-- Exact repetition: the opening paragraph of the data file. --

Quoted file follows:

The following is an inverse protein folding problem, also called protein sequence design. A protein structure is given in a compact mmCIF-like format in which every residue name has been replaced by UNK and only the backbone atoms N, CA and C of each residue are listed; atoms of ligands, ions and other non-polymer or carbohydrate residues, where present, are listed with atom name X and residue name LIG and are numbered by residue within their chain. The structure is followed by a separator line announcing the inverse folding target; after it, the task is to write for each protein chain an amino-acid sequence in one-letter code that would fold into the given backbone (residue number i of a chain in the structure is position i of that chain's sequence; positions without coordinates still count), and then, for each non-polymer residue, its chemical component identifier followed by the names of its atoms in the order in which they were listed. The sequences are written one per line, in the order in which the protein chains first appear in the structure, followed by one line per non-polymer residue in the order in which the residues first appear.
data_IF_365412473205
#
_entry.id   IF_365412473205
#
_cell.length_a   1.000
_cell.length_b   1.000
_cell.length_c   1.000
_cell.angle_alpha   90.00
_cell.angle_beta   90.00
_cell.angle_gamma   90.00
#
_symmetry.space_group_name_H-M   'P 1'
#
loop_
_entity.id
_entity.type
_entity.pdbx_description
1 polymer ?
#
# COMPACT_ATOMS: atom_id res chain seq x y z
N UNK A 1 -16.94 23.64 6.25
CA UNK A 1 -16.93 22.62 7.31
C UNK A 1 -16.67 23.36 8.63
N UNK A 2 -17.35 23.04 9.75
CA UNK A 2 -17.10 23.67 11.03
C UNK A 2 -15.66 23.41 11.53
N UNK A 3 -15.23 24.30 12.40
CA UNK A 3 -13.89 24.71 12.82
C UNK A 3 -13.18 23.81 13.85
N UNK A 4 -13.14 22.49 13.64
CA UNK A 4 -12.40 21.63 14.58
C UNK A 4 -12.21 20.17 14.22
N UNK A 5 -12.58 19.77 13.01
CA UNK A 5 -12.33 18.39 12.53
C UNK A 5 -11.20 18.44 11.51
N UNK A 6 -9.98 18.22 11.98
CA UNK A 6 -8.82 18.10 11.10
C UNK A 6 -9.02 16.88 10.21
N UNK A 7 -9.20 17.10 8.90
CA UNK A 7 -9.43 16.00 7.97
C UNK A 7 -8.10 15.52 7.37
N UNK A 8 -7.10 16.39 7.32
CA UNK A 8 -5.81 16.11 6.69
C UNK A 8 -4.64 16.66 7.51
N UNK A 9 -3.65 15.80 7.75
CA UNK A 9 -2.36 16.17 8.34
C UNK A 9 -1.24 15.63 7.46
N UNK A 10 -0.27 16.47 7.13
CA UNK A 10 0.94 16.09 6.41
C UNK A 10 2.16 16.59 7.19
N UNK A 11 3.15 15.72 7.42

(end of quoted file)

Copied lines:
The following is an inverse protein folding problem, also called protein sequence design. A protein structure is given in a compact mmCIF-like format in which every residue name has been replaced by UNK and only the backbone atoms N, CA and C of each residue are listed; atoms of ligands, ions and other non-polymer or carbohydrate residues, where present, are listed with atom name X and residue name LIG and are numbered by residue within their chain. The structure is followed by a separator line announcing the inverse folding target; after it, the task is to write for each protein chain an amino-acid sequence in one-letter code that would fold into the given backbone (residue number i of a chain in the structure is position i of that chain's sequence; positions without coordinates still count), and then, for each non-polymer residue, its chemical component identifier followed by the names of its atoms in the order in which they were listed. The sequences are written one per line, in the order in which the protein chains first appear in the structure, followed by one line per non-polymer residue in the order in which the residues first appear.